On the other hand, the Badgers are also arriving off one of the most stunning massacres of the season, a 70-31 ambush of Nebraska in the B1G title game in which they steamrolled the Cornhuskers for 539 yards rushing on 10.8 yards per carry. Wisconsin's five losses in the regular season came by a combined 19 points, all by a touchdown or less, three of them in overtime. Almost everyone who will see the field Tuesday is already well-acquainted with the spotlight, having played in the Rose Bowl each of the last two years. Ditto their interim coach for the game, Barry Alvarez, who was 3-0 in Pasadena in the nineties before assuming the job of athletic director. The Badgers may show up looking sluggish and mediocre, as they did for much of the year, and further deflated by Bielema's abrupt departure. Or the taste of blood in Indy may have only whetted their appetite for more.
By contrast, Stanford is a model of stability, which is saying something for a former doormat that has lost a Heisman runner-up (Toby Gerhart), a top-notch head coach (Jim Harbaugh), and another Heisman runner-up (Andrew Luck) in consecutive seasons. The Cardinal closed the season with a 4-0 run against ranked opponents after benching quarterback Josh Nunes in favor of redshirt freshman Kevin Hogan, adding a much-needed running option from shotgun/pistol sets to an attack that wasn't threatening defenses in the downfield passing game. Whatever the formation, the goal is still to grind away with workhorse Stepfan Taylor until play-action throws to huge, versatile tight ends Zach Ertz and Levine Toilolo are ripe for the picking.
Big Question: Can Wisconsin establish the run? To the extent the massacre in Indy restored the ground game to the status of "irresistible force," Stanford will be as close as any defense the Badgers have seen to an immovable object, despite falling from first nationally to third against the run after an uncharacteristically rough night in the Pac-12 Championship win over UCLA. The Bruins, like Oregon and (to a lesser extent) Arizona earlier in the year, had some success attacking the Cardinal out of spread sets, but no one has been able to line up and run it right at Stanford, Badger-style. Based on what we saw against Nebraska, Wisconsin's may be the first attack just burly enough to push the Cardinal around. Based on the rest of the year, the Cardinal front seven is more than capable of methodically swallowing them up.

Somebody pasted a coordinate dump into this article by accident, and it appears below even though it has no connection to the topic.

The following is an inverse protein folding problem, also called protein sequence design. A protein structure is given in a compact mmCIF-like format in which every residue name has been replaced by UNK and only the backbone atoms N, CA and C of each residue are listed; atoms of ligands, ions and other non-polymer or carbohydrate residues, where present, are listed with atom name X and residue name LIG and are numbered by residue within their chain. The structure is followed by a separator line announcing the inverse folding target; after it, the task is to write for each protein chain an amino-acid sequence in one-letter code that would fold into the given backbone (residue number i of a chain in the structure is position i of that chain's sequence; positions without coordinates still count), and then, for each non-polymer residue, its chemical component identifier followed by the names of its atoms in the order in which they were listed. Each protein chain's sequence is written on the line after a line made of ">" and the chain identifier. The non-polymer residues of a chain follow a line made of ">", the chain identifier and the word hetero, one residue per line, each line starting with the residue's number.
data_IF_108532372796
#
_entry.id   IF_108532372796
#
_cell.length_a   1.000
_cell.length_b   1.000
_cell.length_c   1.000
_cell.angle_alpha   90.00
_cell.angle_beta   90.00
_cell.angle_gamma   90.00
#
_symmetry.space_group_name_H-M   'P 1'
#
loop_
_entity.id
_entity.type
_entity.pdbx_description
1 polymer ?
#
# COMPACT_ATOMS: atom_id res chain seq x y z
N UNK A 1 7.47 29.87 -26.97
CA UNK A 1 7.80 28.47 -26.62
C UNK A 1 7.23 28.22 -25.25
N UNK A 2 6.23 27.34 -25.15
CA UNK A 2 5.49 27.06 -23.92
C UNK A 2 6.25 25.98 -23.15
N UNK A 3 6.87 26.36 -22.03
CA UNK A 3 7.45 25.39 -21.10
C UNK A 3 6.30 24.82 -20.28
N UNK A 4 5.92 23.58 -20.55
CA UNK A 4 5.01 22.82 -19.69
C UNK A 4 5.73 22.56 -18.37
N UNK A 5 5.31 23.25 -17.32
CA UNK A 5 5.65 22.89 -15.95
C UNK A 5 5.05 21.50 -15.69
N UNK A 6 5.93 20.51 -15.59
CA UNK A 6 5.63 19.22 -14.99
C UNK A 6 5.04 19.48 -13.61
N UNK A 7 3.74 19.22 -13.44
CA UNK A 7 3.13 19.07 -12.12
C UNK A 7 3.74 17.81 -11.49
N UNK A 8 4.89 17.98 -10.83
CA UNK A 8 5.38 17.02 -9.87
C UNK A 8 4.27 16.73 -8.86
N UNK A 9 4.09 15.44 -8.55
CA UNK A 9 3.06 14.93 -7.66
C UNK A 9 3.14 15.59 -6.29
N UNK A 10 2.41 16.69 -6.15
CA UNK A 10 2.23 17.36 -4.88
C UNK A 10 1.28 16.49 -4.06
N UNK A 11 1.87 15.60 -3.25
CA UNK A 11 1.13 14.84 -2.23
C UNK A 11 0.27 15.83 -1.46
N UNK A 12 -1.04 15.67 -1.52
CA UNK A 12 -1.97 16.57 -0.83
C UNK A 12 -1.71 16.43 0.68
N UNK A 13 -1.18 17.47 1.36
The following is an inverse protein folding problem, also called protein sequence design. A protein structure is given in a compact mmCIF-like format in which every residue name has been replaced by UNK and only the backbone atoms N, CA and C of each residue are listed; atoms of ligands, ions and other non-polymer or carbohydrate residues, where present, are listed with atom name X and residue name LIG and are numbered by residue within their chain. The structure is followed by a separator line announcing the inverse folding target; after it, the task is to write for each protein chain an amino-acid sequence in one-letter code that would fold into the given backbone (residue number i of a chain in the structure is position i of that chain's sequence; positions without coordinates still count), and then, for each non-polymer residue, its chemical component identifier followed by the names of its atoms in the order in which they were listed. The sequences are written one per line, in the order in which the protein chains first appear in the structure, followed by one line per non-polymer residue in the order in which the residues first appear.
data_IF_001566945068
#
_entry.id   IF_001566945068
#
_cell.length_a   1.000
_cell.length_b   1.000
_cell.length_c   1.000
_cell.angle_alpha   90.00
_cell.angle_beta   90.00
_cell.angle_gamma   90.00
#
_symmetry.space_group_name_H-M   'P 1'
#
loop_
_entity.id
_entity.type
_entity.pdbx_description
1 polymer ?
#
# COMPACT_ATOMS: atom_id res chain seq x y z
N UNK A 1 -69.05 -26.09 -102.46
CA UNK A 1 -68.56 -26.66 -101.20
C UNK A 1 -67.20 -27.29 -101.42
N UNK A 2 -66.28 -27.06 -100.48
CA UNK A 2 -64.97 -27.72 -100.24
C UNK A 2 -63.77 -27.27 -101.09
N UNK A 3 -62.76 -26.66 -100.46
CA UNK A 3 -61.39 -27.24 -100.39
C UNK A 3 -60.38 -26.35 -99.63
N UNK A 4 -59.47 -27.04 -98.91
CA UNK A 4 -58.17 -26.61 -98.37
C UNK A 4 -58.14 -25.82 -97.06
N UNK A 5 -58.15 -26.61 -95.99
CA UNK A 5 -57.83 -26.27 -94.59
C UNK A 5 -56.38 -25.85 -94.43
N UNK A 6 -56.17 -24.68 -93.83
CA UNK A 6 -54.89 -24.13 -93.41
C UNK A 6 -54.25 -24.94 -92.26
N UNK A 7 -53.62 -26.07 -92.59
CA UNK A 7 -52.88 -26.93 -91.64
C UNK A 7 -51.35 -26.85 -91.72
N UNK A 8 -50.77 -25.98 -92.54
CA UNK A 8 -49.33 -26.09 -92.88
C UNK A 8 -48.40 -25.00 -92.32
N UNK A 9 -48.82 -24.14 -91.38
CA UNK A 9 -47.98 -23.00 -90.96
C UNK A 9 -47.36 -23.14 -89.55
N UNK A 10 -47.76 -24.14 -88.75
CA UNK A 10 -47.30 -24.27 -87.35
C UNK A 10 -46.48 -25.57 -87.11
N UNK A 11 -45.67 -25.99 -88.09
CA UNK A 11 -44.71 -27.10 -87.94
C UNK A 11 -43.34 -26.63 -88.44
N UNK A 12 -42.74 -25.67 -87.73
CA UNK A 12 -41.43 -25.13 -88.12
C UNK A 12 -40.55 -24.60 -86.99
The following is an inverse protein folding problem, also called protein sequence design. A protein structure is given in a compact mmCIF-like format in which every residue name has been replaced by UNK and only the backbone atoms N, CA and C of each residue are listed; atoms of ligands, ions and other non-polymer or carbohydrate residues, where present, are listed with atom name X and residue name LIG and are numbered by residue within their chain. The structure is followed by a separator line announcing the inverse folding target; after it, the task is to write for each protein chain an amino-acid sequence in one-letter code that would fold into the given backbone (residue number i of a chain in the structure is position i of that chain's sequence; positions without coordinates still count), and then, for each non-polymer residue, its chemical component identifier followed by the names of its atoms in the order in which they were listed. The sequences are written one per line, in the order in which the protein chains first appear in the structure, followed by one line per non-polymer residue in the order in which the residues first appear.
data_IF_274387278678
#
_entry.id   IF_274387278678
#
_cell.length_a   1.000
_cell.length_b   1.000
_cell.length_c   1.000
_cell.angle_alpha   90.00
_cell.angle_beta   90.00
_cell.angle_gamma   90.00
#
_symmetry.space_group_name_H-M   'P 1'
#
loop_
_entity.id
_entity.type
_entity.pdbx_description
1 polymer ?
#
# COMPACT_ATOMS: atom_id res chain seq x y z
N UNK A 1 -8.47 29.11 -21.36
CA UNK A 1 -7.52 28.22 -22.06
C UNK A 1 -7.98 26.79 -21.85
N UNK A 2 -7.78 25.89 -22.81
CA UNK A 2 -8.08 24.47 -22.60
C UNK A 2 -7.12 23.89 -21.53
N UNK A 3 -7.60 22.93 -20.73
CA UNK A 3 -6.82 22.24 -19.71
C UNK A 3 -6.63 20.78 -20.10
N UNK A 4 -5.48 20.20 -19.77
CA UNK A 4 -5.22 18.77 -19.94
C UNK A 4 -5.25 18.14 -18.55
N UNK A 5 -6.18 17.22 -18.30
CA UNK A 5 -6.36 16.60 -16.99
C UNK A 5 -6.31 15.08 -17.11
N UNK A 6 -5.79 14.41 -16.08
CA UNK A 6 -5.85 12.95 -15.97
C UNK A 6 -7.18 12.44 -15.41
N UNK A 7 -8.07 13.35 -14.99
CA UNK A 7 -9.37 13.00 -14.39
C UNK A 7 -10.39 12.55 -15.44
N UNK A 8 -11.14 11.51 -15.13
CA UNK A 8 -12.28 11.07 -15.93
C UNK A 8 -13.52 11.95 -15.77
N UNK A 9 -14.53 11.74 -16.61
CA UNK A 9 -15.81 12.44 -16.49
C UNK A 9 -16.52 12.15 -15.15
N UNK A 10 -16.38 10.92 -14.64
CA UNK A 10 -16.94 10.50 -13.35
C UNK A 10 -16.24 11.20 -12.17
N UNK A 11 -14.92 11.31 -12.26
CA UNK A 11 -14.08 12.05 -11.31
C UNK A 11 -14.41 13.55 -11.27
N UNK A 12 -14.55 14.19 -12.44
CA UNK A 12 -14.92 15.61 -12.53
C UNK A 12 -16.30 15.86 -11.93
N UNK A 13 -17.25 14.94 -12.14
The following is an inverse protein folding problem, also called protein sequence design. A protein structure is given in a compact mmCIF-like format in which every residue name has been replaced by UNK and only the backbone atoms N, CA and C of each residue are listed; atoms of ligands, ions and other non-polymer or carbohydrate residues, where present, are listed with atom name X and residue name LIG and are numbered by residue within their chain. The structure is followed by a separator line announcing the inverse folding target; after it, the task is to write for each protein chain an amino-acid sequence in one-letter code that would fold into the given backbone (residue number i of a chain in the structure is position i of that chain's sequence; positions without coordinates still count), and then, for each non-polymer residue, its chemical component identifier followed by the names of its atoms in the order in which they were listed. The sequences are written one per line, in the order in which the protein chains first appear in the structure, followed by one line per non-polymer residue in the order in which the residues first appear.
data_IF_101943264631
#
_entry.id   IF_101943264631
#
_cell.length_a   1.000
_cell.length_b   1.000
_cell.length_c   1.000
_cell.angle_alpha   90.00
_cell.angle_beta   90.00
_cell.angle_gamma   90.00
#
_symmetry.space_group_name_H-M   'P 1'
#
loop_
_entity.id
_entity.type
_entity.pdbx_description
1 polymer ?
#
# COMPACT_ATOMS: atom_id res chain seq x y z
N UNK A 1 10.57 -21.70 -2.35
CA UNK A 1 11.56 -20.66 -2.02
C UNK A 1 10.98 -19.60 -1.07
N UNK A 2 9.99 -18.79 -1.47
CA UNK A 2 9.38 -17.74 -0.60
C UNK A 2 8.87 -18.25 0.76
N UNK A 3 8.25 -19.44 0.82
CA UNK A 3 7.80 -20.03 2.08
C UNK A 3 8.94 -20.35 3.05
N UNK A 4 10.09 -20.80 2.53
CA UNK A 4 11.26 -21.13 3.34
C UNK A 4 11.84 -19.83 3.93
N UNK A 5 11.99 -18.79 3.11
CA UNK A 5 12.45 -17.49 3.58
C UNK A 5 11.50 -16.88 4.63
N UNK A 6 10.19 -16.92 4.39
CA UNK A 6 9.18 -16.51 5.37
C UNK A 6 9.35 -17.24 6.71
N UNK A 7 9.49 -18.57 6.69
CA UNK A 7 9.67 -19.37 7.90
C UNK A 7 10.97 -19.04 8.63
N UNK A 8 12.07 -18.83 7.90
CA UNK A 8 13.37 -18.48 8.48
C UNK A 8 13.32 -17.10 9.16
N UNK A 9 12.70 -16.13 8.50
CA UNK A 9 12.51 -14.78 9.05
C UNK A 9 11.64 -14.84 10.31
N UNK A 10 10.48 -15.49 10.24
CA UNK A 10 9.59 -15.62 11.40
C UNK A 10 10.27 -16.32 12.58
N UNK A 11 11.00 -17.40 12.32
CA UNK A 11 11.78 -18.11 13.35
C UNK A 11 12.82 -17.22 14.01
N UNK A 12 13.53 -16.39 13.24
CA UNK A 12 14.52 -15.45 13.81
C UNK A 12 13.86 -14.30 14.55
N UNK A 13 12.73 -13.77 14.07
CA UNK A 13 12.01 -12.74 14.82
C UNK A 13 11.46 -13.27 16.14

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Poor Florida State. Seven long, turbulent years removed from their last BCS bid in 2005, and what is the Seminoles' prize for finally re-subjugating the rest of the ACC? A date with an obscure, two-touchdown underdog whose presence in one of the traditional prestige games was met with instant scorn, thereby casting FSU as Goliath on its biggest national stage of the season. It's a thankless role: When the script calls for a lamb to the slaughter, there is only room for disappointment if the scene isn't quite bloody enough.
Which is not to suggest that Northern Illinois necessarily is a lamb to the slaughter, or that it's any less deserving of a slot in a big-money game than, say, Louisville or Wisconsin, both of which finished behind the Huskies in every relevant poll. NIU arrives in Miami tied with Notre Dame and Ohio State for the nation's longest active winning streak at 12 games. It boasts the nation's longest conference winning streak at 17 dating back to last year, trouncing MAC opponents this year by an average margin of 26 points per game. The Huskies led the league in both total and scoring offense, and finished second in both total and scoring defense. Their prolific quarterback, Jordan Lynch, finished fourth nationally in rushing, third in total offense, and tied for the national lead by accounting for 43 touchdowns. As a team, they averaged more points per possession (3.4) than all but two other offenses in the entire country. In fact, Northern Illinois wasn't really "selected" at all, but qualified automatically under BCS rules.
It's also true that teams from outside of the "Big Six" conferences whose champions are rewarded with automatic BCS bids have fared extremely well as underdogs, scoring memorable upsets in the 2007 Fiesta Bowl (Boise State over Oklahoma), the 2009 Sugar Bowl (Utah over Alabama), and 2010 Fiesta Bowl (Boise State over TCU, though the Horned Frogs also played in a "Have Not" league at the time). Altogether, teams from outside of the Big Six cabal are 5-2 in BCS games since 2004. Underdog label aside, though, the fact is that Northern Illinois doesn't look much like a Boise, TCU, or Utah. They haven't ascended over years of sustained success prior to their big breaks, and nobody is beating down the door to fit them into a Big Six conference. The Broncos, Frogs, and Utes all arrived in big-money games boasting perfect records and at least one win over a Big Six opponent. Prior to this season, NIU had never finished in the top 25, and opened this season with an 18-17 loss at the hands of Iowa, which went on to finish 4-8 and tied for last place in its division. The Huskies also struggled against a pair of non-conference doormats, Army and Kansas, trailing both in the fourth quarter. Their only victory over a ranked team came at the expense of another improbable BCS hopeful, Kent State, in a double-overtime nail-biter to decide the MAC championship. Florida State, boasting future pros at every position, is a slightly steeper challenge.